I find this behavior disturbing as I am watching my country turn into a police state.

Officer Olsen should be in jail. Too severe? Ok, let's consider this, let's say the dog owner takes a gun out to the back yard and shoots his own dog for displaying aggressive behavior. He would be arrested on the spot. So, what is the equal justice for Officer Olsen? Felony charges for a list of offenses, including trespass, illegal search, discharging a firearm in a residential neighborhood, public endangerment, and obstruction of justice by leaving the scene.

Olsen should be banned for life from serving in Law Enforcement. I seem to remember Michael Vick who killed his own dog and got 13 months in jail.

san antonio, TX

no Taser....no pepper spray..no real situation awareness..wow
lets not forget the unfit parents here either...wow , wow
what made this cop think it wasn't gonna be a problem if he invaded this dogs turf...
hmmmm....big dog , big fence ,..hmmm....ill be ok and if not ill t.martin this dog
just cut the check, your wrong...
and you wonder why people from other states frown up at Utahs inbred way of thinking
even some of yall comments are crazy ...
break the cycle...

2 bits
Cottonwood Heights, UT

The pre-judging from the cop-haters is amazing. They don't even know any details yet... and they have him convicted and fired!

They make it sound like it was his intent to shoot the dog, or "Doing what he wants to".

I doubt any cop would shoot a dog just because he wants to. They are actually pretty good at getting out of VERY tense situations without using their gun.

We don't know the details, but I assume he was in the back yard doing his search when the dog discovered him and was alarmed at a stranger on his property (totally understandable, that's what dogs do, that's why we use them for guard-dogs).

If the dog was between him and his exit, or if it was charging and he didn't think he could reach the exit before it was on him... he was probably out of good options.

Let's not pre-judge. Prejudice is such an ugly thing. Lets wait until we know the details and why the officer thought he couldn't just back away.

I'm pretty sure if he thought he could safely back away... he would.

St Louis, MO

Allright, 2 bits, let's say it's detemined he simply made an honest mistake entering the backyard and was going to be bitten. He shoots the animal in self-defense. What's appropriate? Maybe a sympathy card to the owner and a gift card for at Outback or something? There has to be some consequence and some compensation for a dog owner that did nothing wrong, yet had to bury a dog with a hole in its head.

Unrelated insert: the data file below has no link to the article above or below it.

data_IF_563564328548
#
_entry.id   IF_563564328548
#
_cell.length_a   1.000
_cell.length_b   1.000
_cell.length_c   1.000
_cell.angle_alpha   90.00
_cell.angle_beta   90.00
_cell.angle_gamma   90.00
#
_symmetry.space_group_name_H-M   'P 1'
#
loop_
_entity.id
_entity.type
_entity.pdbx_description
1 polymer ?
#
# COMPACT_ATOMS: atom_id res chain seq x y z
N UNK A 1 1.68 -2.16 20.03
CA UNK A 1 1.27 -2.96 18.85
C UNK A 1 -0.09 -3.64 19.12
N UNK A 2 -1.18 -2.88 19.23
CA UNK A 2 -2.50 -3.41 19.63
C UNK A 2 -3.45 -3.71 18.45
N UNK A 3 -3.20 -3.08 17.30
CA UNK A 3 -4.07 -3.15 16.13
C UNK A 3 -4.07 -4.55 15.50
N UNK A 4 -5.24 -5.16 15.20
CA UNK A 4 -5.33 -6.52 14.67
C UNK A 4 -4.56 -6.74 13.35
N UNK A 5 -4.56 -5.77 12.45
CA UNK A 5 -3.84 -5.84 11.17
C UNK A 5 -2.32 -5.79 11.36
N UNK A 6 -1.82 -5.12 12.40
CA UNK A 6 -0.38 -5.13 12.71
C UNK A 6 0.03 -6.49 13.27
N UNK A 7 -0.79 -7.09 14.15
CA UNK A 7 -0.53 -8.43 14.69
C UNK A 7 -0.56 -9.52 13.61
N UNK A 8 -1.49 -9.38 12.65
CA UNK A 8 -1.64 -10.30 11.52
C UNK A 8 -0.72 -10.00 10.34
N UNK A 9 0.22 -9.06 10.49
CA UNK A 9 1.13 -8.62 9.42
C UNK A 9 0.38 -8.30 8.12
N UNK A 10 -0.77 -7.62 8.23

Dana Point, CA

The police officer is totally wrong. That dog was doing nothing more than defending his home.
The police officer should have backed out. The police should have remained outside the gate, called the owner to come home and look in the back yard for the child. It was unnecessary to fire
several shots. If the child were back in the yard the officer could have killed the child as well.
As for Jina and RSL your comments show that you have truly never owned a pet nor loved or received the unconditional love from one.. Pets are part of the family. And for you to say it is "just a dog" truly just shows how insensitive you are. Perhaps you think of dogs as more of business as in breeding and selling. Or perhaps your culture is more into consumption.
That police officer should receive consequences if not be fired. He was too impulsive. Again he came into the dogs yard. The DOG DID NOT GET OUT OF THE YARD AND GO AFTER HIM!

Dana Point, CA

Flashback: I believe you too do not have all the facts. It does not show the ignorance of anyone to think the "the cops were sloppy, disorganized and had an unprofessional search plan." a well thought out plan could have prevented this event! If as you say the child was found safe in the house perhaps that is where the police should have started again with the parents. And what was the reason the officer felt so strongly that the child was in that backyard. This from what I understand was a three year old. Could he have scaled the fence, open the gate? Was his favorite toy or blanket in the backyard?
What was the urgency to enter a backyard where there is such a large dog? Had the officer sized up the situation first he would have known there was a dog in the backyard and again unless the was strong evidence that would indicate that the child was in that backyard he could have waited.
I also feel it was quite cowardice for the officer to not still be on scene when the homeowner arrived home. The owner deserves more than an apology.

Fort Lauderdale, FL

So the kid was found at his home................... so why in the world didn't the cops look there first??

Salt Lake City, UT

Reading the other comments makes one wonder how the cop got a shot off with all the witnesses crammed into the yard to second guess him. 15 seconds of watching the owner on the news tells you why he says a dog was his best friend.